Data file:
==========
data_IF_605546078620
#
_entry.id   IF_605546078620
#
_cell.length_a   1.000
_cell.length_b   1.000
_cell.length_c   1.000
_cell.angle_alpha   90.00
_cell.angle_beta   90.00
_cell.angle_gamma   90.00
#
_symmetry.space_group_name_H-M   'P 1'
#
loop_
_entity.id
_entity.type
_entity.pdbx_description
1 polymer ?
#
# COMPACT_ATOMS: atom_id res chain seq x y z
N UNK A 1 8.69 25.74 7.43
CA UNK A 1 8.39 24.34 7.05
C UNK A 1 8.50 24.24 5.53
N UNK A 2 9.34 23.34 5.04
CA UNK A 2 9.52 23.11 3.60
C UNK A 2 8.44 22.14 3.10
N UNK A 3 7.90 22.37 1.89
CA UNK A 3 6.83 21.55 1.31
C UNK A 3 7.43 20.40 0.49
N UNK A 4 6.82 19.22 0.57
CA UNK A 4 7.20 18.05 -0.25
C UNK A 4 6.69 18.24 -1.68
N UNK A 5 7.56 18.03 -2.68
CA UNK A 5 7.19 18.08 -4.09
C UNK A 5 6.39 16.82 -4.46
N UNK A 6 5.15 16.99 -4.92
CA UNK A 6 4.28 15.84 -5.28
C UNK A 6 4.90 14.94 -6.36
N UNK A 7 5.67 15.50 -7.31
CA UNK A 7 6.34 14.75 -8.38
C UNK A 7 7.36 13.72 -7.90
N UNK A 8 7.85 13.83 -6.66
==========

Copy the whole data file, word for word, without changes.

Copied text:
data_IF_605546078620
#
_entry.id   IF_605546078620
#
_cell.length_a   1.000
_cell.length_b   1.000
_cell.length_c   1.000
_cell.angle_alpha   90.00
_cell.angle_beta   90.00
_cell.angle_gamma   90.00
#
_symmetry.space_group_name_H-M   'P 1'
#
loop_
_entity.id
_entity.type
_entity.pdbx_description
1 polymer ?
#
# COMPACT_ATOMS: atom_id res chain seq x y z
N UNK A 1 8.69 25.74 7.43
CA UNK A 1 8.39 24.34 7.05
C UNK A 1 8.50 24.24 5.53
N UNK A 2 9.34 23.34 5.04
CA UNK A 2 9.52 23.11 3.60
C UNK A 2 8.44 22.14 3.10
N UNK A 3 7.90 22.37 1.89
CA UNK A 3 6.83 21.55 1.31
C UNK A 3 7.43 20.40 0.49
N UNK A 4 6.82 19.22 0.57
CA UNK A 4 7.20 18.05 -0.25
C UNK A 4 6.69 18.24 -1.68
N UNK A 5 7.56 18.03 -2.68
CA UNK A 5 7.19 18.08 -4.09
C UNK A 5 6.39 16.82 -4.46
N UNK A 6 5.15 16.99 -4.92
CA UNK A 6 4.28 15.84 -5.28
C UNK A 6 4.90 14.94 -6.36
N UNK A 7 5.67 15.50 -7.31
CA UNK A 7 6.34 14.75 -8.38
C UNK A 7 7.36 13.72 -7.90
N UNK A 8 7.85 13.83 -6.66